In truth, the younger Buffs have made the role easier for her; they’ve been receptive to being directed. But Malcolm-Peck shrugs off the thought that the team’s leadership is strictly on her: “I don’t think it’s like ‘Meagan is the leader and she’s dominating everything,’” she said. “It’s not like ‘Listen (only) to Meagan.’ There’s other people who know they need to step up. It’s not like I’m talking for an entire practice; some people are performing really well on the court and know they need to say something.

“Everyone is free to collaborate . . . there’s a dialogue between people. They understand and there’s good chemistry. Everyone is growing up and that’s how it is when you’ve played together for a couple of years and have experience.”

Malcolm-Peck has learned to delegate, and Lappe says her two seniors – senior point guard Chucky Jeffery is the other – lead in different ways: “Both of them have been a huge asset to our team because they’ve been in the fire, they’ve been through a lot of different things. They have a lot of advice and a lot experience to add to our team, but they know they can’t do it alone. Whenever you have seniors who understand what it means to be a part of a team and a part of something bigger than yourself, that’s a really neat thing and you can win a lot of games because of that.”

Malcolm-Peck thinks the makeup of the current Buffs roster is the best of her career. “We’ve got a good mix of seniors and juniors, and the sophomores were forced to play an extreme amount their freshman years,” she said. “They have a lot of experience, too. Arielle (Roberson, redshirt freshman) has watched that and she’s doing big things for us. She’s been around the program for a year. We really only have a couple of players who don’t understand that, but being around all of us I think they do now more than most freshmen would.”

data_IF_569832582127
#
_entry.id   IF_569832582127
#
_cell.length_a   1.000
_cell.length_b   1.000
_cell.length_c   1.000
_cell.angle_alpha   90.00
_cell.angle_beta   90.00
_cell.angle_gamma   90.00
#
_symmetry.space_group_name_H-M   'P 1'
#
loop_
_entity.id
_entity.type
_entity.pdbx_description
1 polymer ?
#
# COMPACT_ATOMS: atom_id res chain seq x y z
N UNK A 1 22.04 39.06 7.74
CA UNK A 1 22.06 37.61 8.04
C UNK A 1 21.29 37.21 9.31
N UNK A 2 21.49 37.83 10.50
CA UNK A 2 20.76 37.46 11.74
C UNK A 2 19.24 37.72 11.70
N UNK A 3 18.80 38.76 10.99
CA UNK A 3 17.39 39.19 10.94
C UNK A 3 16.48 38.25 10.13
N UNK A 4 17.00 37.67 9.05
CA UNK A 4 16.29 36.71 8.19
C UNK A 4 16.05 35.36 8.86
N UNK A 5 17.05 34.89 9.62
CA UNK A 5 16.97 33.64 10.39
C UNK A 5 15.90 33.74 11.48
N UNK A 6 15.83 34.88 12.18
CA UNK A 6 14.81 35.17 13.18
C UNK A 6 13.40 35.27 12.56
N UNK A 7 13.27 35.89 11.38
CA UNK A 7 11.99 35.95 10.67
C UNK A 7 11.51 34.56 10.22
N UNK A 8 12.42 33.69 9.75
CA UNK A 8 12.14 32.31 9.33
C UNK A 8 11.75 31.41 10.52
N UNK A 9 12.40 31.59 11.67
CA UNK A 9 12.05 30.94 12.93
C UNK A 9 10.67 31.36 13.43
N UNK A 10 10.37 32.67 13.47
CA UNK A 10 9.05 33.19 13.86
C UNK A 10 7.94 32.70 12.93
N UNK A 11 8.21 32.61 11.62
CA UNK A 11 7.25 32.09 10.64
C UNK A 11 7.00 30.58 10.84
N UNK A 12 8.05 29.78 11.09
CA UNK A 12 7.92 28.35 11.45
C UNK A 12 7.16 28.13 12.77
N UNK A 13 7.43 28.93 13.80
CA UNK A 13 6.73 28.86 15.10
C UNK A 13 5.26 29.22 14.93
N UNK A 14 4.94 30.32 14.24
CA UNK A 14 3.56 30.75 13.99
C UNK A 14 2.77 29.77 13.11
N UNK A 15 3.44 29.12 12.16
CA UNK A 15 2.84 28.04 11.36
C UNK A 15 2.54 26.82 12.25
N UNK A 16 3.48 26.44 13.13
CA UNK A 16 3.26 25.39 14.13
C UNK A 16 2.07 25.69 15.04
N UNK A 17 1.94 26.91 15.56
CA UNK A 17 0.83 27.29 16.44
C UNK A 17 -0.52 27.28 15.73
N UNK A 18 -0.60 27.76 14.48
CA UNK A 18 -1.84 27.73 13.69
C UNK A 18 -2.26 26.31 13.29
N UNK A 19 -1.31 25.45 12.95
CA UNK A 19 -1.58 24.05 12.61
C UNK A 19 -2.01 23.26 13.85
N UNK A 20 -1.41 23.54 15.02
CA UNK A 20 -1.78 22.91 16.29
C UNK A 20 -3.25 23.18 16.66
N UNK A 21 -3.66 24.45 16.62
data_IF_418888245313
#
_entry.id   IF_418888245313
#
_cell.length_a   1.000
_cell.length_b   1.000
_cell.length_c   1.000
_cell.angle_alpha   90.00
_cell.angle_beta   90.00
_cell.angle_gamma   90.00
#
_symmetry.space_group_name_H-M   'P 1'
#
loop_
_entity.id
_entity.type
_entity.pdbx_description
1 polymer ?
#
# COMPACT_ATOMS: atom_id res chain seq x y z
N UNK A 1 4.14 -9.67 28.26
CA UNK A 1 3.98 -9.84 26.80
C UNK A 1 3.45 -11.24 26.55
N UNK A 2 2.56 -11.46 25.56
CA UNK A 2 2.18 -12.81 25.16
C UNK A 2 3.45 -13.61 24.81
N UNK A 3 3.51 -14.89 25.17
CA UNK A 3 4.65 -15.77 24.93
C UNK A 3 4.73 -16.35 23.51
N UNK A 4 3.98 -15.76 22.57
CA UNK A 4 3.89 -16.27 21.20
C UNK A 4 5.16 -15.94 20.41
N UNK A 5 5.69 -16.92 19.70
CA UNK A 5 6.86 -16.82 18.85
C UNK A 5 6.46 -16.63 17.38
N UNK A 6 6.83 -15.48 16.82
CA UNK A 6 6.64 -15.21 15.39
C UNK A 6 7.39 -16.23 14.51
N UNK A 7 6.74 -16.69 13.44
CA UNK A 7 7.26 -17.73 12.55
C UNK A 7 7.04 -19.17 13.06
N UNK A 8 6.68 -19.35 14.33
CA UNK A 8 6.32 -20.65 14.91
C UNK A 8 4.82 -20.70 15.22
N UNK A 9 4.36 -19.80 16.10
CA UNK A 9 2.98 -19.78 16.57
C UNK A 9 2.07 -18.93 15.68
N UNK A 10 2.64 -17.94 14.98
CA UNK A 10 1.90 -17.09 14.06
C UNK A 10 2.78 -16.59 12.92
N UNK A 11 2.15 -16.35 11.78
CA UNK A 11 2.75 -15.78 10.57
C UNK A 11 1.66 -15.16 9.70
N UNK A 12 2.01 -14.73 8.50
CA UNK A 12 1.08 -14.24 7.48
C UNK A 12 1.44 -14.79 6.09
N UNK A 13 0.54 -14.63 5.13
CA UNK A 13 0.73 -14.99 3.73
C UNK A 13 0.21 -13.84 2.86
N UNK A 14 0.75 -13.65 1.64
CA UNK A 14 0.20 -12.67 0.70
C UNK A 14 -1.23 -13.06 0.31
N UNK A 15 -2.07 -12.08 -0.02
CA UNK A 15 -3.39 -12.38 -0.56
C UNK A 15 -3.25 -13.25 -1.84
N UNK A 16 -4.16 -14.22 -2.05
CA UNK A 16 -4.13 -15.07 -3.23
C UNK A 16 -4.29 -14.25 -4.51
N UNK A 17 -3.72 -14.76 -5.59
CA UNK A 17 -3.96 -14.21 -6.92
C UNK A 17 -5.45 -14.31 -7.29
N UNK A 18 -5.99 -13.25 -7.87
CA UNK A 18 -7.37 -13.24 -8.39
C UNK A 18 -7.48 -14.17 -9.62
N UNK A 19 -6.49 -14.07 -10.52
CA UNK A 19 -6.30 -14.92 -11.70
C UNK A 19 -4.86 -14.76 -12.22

The difference in this season’s team and others, she said, is obvious: “We’ve got such a good post presence and overall balance. Last year we relied on Chucky all-around and Lexy (Kresl) to hit big shots. We’re winning this year even when that’s not happening. Arielle and Jen (Reese) in the post have been great; no one can stop Arielle and that leads to kick outs on the three.

“There’s not enough people to guard all of us . . . there’s so many people we can put on the floor who can contribute – not just a (Brittany) Spears or Chucky. There’s such a balance on our team. It’s something we haven’t had before. It’s awesome for Chucky to think she doesn’t have to score 30 for us to win. It’s a relief on her and everybody else. There’s no ‘I’ve got to get mine’ mentality. Everybody is as excited for Arielle to get 18 a game as they are for me to hit one three-pointer. It’s such a different team chemistry than we’ve before, and it’s really exciting.”

Another exciting factor is the total buy-in among the Buffs. Their goal this season, said Malcolm-Peck, “is to be uncommon. That’s one of things we want to do – things that people don’t think we can do, and maybe even some things we haven’t thought we could do. It’s a stepping stone to get there and we’ve focused on one step at a time. I think we’re finally getting that piece figured out.”

One step at a time means one game at a time. And that means tripping South to DU before laying out the welcome mat for Louisville. If the Buffs do indeed have that figured out, something truly uncommon could be in their future.

Contact: BG.Brooks@Colorado.EDU